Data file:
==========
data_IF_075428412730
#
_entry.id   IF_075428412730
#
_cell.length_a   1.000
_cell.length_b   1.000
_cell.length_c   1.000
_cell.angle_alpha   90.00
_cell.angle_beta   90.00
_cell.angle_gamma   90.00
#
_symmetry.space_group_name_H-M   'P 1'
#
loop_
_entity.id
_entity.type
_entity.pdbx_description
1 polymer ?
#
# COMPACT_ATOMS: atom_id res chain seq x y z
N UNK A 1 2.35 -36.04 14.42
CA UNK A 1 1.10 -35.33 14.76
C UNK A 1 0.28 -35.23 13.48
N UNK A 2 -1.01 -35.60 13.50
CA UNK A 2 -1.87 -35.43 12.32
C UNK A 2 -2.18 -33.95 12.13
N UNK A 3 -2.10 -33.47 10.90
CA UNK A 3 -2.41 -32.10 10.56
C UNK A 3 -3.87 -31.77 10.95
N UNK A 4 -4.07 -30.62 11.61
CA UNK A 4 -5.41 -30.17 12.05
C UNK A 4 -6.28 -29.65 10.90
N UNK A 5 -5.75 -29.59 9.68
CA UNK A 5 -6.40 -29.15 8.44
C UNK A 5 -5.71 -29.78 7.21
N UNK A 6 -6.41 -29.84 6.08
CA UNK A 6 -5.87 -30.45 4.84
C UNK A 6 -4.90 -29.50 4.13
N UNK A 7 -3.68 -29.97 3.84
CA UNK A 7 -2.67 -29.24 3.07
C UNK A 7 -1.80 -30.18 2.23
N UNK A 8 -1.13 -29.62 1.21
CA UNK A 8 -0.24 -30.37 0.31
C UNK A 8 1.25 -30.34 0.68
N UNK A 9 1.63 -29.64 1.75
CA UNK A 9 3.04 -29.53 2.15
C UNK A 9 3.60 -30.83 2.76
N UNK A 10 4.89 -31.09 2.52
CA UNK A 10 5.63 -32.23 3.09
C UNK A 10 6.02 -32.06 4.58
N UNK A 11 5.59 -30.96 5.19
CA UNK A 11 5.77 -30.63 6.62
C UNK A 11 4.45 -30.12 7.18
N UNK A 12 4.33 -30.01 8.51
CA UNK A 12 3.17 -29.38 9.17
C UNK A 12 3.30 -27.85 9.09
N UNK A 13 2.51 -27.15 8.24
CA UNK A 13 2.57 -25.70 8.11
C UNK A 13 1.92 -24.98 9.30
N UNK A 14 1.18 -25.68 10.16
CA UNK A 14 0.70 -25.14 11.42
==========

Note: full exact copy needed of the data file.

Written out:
data_IF_075428412730
#
_entry.id   IF_075428412730
#
_cell.length_a   1.000
_cell.length_b   1.000
_cell.length_c   1.000
_cell.angle_alpha   90.00
_cell.angle_beta   90.00
_cell.angle_gamma   90.00
#
_symmetry.space_group_name_H-M   'P 1'
#
loop_
_entity.id
_entity.type
_entity.pdbx_description
1 polymer ?
#
# COMPACT_ATOMS: atom_id res chain seq x y z
N UNK A 1 2.35 -36.04 14.42
CA UNK A 1 1.10 -35.33 14.76
C UNK A 1 0.28 -35.23 13.48
N UNK A 2 -1.01 -35.60 13.50
CA UNK A 2 -1.87 -35.43 12.32
C UNK A 2 -2.18 -33.95 12.13
N UNK A 3 -2.10 -33.47 10.90
CA UNK A 3 -2.41 -32.10 10.56
C UNK A 3 -3.87 -31.77 10.95
N UNK A 4 -4.07 -30.62 11.61
CA UNK A 4 -5.41 -30.17 12.05
C UNK A 4 -6.28 -29.65 10.90
N UNK A 5 -5.75 -29.59 9.68
CA UNK A 5 -6.40 -29.15 8.44
C UNK A 5 -5.71 -29.78 7.21
N UNK A 6 -6.41 -29.84 6.08
CA UNK A 6 -5.87 -30.45 4.84
C UNK A 6 -4.90 -29.50 4.13
N UNK A 7 -3.68 -29.97 3.84
CA UNK A 7 -2.67 -29.24 3.07
C UNK A 7 -1.80 -30.18 2.23
N UNK A 8 -1.13 -29.62 1.21
CA UNK A 8 -0.24 -30.37 0.31
C UNK A 8 1.25 -30.34 0.68
N UNK A 9 1.63 -29.64 1.75
CA UNK A 9 3.04 -29.53 2.15
C UNK A 9 3.60 -30.83 2.76
N UNK A 10 4.89 -31.09 2.52
CA UNK A 10 5.63 -32.23 3.09
C UNK A 10 6.02 -32.06 4.58
N UNK A 11 5.59 -30.96 5.19
CA UNK A 11 5.77 -30.63 6.62
C UNK A 11 4.45 -30.12 7.18
N UNK A 12 4.33 -30.01 8.51
CA UNK A 12 3.17 -29.38 9.17
C UNK A 12 3.30 -27.85 9.09
N UNK A 13 2.51 -27.15 8.24
CA UNK A 13 2.57 -25.70 8.11
C UNK A 13 1.92 -24.98 9.30
N UNK A 14 1.18 -25.68 10.16
CA UNK A 14 0.70 -25.14 11.42